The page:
Five simple steps to prepare for a “virtual” questioning

July 2, 2020 | Cynthia P. Carels

As a result of the ongoing need to physically distance due to COVID-19, the personal injury lawyers at Miller Thomson LLP have shifted formal questionings under oath to virtual platforms in order to keep our clients’ claims moving forward. In this post, we explain five simple steps to help you prepare for a virtual questioning.

1. Meet with your lawyer

Your lawyer will arrange a time to meet with you prior to the questioning to give you an overview of the process. This will include explaining what is expected of you, practicing with the technology together, preparing you to deliver your evidence effectively, and answering any questions you may have.

2. Get comfortable with the technology

Get comfortable with the technology before your questioning. This includes ensuring your video and audio are reliable and of good quality.

The court reporter will be taking a live transcript of the questioning, so it is best that all technical difficulties and questions are addressed with your lawyer prior to the questioning. This way, the transcript will only contain your evidence and can be used more effectively in settlement negotiations or at trial.

3. Prepare your space

Pick a quiet room with a door that can be closed to exclude anyone at home and prevent interruptions. Try to avoid back-lit environments, such as a window behind you, so you can easily be seen by the opposing lawyer and the court reporter.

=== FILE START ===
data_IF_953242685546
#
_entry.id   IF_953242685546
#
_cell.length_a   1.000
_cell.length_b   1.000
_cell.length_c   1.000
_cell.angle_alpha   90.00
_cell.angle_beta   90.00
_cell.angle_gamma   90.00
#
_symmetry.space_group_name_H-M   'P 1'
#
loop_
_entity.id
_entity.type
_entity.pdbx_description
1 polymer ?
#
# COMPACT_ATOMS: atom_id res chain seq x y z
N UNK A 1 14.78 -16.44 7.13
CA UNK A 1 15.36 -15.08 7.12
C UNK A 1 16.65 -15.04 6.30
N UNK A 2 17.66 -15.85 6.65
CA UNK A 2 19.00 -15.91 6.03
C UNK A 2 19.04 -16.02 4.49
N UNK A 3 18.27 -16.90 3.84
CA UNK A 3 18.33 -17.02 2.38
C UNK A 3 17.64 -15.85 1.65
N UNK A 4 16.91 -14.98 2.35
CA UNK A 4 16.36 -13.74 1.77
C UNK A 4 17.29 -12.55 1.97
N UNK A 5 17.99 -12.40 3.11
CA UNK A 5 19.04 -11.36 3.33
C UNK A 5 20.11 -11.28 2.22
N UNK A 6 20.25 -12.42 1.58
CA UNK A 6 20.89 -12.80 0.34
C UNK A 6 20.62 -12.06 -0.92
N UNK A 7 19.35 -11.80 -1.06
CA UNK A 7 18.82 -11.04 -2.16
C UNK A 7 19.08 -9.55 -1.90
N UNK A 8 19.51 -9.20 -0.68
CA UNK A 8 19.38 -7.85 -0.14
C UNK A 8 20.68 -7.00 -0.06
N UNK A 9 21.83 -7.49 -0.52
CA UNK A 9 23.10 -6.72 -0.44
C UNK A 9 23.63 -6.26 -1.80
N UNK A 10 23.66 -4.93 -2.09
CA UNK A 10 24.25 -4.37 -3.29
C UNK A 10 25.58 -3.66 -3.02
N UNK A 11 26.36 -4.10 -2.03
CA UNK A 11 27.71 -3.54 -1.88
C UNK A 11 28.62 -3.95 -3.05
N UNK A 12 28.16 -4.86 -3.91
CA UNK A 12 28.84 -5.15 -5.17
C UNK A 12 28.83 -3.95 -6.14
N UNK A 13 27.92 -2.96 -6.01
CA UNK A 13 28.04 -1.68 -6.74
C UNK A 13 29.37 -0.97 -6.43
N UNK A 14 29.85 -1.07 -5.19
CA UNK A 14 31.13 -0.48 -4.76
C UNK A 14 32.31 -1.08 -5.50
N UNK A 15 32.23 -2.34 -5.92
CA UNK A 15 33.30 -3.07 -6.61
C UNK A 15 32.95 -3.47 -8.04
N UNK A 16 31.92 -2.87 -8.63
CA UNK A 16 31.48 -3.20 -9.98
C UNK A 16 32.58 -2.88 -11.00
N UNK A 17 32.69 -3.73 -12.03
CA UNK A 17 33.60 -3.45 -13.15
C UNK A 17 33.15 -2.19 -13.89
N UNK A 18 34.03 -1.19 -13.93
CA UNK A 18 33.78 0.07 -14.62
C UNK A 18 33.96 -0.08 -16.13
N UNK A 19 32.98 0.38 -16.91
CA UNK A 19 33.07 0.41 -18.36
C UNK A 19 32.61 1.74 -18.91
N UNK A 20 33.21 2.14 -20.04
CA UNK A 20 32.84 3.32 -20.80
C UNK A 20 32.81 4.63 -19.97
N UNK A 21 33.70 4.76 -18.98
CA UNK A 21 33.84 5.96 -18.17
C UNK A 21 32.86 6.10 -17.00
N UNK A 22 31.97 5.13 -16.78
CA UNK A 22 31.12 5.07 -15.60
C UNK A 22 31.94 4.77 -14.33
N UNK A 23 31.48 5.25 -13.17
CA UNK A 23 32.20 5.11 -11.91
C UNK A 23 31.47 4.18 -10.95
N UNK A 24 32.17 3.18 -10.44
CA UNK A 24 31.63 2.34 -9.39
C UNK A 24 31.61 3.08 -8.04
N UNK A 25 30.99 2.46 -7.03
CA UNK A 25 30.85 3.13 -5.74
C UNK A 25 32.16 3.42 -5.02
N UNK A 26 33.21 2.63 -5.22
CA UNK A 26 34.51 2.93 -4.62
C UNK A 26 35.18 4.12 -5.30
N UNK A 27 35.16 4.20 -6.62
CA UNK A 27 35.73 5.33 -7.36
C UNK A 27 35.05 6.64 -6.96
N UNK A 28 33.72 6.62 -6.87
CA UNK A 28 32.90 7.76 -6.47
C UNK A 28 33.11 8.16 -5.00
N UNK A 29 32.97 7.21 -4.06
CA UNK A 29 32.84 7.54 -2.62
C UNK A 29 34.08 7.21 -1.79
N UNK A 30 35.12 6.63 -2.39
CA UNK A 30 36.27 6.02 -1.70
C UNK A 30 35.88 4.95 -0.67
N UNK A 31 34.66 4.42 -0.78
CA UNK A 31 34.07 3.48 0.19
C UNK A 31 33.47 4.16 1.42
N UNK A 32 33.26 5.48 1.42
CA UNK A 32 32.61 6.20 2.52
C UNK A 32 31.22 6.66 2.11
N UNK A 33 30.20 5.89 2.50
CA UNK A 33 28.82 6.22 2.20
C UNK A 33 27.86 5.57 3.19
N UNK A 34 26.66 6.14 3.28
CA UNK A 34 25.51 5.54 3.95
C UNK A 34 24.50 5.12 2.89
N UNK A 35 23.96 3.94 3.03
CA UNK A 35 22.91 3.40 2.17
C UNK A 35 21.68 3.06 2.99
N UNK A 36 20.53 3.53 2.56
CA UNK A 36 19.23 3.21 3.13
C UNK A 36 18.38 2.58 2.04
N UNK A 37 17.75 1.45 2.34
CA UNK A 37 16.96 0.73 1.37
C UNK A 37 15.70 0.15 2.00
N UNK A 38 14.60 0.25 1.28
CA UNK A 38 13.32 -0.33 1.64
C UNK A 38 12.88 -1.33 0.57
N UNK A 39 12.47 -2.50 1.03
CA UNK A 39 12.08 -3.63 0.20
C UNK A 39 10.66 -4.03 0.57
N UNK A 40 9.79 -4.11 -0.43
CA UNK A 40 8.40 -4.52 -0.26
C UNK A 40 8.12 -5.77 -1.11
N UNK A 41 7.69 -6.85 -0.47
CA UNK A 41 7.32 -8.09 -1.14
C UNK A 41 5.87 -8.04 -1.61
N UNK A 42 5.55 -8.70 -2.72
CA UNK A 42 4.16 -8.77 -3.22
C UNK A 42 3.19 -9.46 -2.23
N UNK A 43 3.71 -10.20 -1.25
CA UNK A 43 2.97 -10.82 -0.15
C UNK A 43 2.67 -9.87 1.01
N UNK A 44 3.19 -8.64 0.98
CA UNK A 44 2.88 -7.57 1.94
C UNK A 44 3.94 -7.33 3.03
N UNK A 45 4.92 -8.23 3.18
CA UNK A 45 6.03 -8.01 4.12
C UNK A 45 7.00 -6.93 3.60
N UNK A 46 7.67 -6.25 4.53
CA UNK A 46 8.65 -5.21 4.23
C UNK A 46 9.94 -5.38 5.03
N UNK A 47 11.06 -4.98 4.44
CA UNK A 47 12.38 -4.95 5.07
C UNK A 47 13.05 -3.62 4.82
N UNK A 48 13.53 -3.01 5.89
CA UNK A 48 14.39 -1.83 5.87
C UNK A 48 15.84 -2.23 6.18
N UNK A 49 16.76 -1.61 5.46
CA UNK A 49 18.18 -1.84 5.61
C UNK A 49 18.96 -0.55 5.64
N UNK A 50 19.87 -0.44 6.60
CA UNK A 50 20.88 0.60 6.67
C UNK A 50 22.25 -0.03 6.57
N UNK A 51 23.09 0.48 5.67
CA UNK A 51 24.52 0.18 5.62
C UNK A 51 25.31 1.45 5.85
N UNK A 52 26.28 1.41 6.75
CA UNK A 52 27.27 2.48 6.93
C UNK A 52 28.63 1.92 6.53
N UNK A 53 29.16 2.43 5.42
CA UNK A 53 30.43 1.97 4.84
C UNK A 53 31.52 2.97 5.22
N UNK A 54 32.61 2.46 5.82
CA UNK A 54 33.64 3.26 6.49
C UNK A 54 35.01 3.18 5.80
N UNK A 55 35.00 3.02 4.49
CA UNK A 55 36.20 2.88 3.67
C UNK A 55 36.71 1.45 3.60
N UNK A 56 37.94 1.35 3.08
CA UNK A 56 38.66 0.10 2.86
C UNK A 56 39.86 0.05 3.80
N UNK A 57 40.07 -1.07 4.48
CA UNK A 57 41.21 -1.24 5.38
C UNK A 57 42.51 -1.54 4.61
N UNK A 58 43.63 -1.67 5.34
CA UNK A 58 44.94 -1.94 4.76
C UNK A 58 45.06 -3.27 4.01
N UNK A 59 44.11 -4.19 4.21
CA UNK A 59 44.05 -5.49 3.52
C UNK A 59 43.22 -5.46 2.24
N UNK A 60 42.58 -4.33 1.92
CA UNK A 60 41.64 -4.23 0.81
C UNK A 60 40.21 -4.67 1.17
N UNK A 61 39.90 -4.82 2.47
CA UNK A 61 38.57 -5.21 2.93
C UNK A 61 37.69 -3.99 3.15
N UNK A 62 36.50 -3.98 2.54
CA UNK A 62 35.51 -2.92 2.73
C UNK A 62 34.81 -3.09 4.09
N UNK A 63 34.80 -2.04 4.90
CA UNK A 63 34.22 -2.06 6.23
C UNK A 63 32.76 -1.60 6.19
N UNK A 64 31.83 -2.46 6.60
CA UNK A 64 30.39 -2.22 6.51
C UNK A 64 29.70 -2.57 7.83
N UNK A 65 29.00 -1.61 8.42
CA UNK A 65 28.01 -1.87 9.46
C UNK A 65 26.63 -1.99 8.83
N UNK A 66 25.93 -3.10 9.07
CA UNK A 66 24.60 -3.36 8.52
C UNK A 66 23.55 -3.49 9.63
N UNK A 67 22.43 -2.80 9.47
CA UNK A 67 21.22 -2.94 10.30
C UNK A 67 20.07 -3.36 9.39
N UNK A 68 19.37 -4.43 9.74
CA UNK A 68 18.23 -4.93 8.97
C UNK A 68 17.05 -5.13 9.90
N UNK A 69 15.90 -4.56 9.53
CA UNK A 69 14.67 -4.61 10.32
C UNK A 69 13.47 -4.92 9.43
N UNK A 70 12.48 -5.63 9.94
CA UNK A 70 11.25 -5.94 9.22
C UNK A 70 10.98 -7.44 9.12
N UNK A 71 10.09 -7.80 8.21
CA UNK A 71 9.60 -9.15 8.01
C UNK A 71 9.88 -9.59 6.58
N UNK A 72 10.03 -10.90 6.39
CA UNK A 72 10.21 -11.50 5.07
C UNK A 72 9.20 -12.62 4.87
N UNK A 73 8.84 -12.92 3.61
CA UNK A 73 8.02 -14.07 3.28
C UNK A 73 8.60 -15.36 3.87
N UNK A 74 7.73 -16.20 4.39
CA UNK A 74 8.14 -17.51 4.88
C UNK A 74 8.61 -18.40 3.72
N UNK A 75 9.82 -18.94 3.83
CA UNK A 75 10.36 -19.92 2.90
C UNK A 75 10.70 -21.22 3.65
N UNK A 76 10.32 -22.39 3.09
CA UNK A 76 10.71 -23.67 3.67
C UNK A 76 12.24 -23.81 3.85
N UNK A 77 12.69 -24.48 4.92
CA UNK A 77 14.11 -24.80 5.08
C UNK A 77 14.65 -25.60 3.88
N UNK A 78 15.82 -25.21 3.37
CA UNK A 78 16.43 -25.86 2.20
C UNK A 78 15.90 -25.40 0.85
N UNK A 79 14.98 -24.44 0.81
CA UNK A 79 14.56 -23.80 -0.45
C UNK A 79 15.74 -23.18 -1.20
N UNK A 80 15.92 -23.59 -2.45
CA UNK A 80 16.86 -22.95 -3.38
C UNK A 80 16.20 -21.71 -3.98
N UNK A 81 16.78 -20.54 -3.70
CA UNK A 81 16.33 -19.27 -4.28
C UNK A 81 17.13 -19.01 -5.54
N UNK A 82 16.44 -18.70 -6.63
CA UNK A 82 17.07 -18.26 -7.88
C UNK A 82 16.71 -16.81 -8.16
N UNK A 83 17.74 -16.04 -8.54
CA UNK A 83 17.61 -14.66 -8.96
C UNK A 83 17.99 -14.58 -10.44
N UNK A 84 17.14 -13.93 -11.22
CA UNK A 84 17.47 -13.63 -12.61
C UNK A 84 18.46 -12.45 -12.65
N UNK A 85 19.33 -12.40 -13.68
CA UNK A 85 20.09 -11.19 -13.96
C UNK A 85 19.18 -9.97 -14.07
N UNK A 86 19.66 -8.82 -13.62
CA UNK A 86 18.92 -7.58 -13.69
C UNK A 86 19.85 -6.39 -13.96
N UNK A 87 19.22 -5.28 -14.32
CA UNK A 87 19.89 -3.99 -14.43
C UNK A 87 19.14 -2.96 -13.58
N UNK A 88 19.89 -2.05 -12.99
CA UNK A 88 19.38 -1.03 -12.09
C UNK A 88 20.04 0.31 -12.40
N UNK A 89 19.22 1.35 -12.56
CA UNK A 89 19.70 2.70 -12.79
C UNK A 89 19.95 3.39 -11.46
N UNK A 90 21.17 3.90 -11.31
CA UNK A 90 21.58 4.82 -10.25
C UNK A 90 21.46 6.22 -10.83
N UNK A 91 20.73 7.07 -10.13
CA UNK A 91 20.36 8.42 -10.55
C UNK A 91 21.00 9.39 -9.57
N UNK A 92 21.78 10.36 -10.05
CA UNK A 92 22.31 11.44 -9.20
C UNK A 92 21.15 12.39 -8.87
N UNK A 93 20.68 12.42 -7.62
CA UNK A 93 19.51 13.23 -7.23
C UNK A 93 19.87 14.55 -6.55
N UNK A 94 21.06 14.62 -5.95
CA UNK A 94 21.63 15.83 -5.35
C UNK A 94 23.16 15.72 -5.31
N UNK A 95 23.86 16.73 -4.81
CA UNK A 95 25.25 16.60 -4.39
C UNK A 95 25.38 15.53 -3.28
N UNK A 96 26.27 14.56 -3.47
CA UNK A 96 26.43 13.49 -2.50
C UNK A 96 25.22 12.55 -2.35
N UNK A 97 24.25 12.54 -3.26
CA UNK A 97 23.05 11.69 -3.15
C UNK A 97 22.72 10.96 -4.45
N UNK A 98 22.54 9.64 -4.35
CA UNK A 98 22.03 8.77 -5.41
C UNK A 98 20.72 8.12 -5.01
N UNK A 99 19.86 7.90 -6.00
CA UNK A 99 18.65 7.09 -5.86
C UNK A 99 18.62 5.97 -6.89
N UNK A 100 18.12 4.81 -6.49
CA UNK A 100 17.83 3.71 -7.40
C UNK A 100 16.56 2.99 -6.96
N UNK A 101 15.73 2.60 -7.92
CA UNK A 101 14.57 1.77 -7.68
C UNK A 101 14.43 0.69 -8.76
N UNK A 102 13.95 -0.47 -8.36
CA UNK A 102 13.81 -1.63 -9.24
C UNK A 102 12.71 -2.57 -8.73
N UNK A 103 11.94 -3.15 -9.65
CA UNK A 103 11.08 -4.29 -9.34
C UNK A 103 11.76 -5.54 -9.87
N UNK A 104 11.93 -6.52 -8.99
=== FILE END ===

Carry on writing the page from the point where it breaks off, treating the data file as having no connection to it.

4. Know who to contact

Test your equipment again at least one hour before the start of questioning to make sure everything is working properly.  If not, make sure you know how to contact your lawyer to address the issue.

If there is an interruption in the video or audio feed during the questioning, you must contact the court reporter by telephone or email immediately. Keep the court reporter’s contact information in front of you in case you run into any technical issues.

5. Book off the entire day

We recommend that you plan for the questioning to take the entire day so you can properly give your evidence and not feel rushed.

It is difficult to predict exactly how long the proceedings will take because it often depends on how you respond to questions. It is also important to allow time for potential technical issues that may arise.

For more ways Miller Thomson is adapting to the challenges of litigating in lockdown, read our previous blog post.

Contact us today for a free, no obligation consultation regarding the benefits and compensation you may be entitled to claim.

Cynthia Carels
780-429-9747 (direct line)


Miller Thomson is closely monitoring the COVID-19 situation to ensure that we provide our clients with appropriate support in this rapidly changing environment. For articles, information updates and firm developments, please visit our COVID-19 Resources page.


This blog sets out a variety of materials relating to the law to be used for educational and non-commercial purposes only; the author(s) of this blog do not intend the blog to be a source of legal advice. Please retain and seek the advice of a lawyer and use your own good judgement before choosing to act on any information included in the blog. If you choose to rely on the materials, you do so entirely at your own risk.